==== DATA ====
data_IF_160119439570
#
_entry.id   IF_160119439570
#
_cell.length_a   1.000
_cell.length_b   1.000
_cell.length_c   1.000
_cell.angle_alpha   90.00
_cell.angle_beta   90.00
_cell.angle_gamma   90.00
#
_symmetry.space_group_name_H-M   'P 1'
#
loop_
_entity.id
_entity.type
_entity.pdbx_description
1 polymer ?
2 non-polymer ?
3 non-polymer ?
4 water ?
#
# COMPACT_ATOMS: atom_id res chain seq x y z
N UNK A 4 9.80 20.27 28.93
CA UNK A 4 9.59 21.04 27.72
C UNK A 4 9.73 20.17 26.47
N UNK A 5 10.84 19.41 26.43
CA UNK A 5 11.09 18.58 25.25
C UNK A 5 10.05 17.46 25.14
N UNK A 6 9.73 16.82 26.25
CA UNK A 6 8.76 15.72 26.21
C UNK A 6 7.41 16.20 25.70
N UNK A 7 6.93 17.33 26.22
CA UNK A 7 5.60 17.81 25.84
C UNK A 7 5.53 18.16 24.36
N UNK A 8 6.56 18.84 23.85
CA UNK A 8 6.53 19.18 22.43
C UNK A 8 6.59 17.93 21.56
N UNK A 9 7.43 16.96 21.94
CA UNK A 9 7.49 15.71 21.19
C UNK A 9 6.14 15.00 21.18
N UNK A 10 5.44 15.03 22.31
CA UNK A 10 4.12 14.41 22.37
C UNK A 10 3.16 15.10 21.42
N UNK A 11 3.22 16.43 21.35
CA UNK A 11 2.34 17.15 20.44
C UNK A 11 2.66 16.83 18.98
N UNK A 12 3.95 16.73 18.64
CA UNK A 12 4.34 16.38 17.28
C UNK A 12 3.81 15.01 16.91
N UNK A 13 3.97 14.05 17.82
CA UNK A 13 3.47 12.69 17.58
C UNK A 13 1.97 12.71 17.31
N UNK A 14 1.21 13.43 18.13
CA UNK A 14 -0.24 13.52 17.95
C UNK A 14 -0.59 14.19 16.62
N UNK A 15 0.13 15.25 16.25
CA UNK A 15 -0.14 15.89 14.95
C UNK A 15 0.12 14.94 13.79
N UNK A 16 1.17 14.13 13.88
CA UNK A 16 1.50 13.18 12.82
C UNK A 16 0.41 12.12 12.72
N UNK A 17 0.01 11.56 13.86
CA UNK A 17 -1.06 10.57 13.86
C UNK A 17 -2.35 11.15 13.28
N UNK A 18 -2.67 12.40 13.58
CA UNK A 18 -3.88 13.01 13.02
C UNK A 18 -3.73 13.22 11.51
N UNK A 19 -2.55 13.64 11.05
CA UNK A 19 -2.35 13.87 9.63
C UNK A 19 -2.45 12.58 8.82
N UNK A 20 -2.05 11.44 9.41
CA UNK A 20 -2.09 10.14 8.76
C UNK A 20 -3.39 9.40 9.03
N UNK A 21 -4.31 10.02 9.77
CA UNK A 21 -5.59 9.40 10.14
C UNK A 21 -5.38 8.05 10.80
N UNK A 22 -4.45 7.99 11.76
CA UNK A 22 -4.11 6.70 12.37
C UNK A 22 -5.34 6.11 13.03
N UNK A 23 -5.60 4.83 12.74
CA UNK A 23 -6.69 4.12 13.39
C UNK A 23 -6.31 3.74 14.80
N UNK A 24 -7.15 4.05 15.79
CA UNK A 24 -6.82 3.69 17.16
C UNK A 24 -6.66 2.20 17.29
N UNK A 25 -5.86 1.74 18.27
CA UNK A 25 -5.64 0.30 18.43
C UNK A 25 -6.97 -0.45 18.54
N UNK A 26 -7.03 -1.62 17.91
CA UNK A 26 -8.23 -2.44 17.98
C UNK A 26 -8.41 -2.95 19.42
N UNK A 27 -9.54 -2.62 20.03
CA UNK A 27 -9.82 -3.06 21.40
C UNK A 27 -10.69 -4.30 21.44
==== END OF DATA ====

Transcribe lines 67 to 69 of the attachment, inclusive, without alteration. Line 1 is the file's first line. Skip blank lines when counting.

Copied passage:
CA UNK A 18 -3.88 13.01 13.02
C UNK A 18 -3.73 13.22 11.51
N UNK A 19 -2.55 13.64 11.05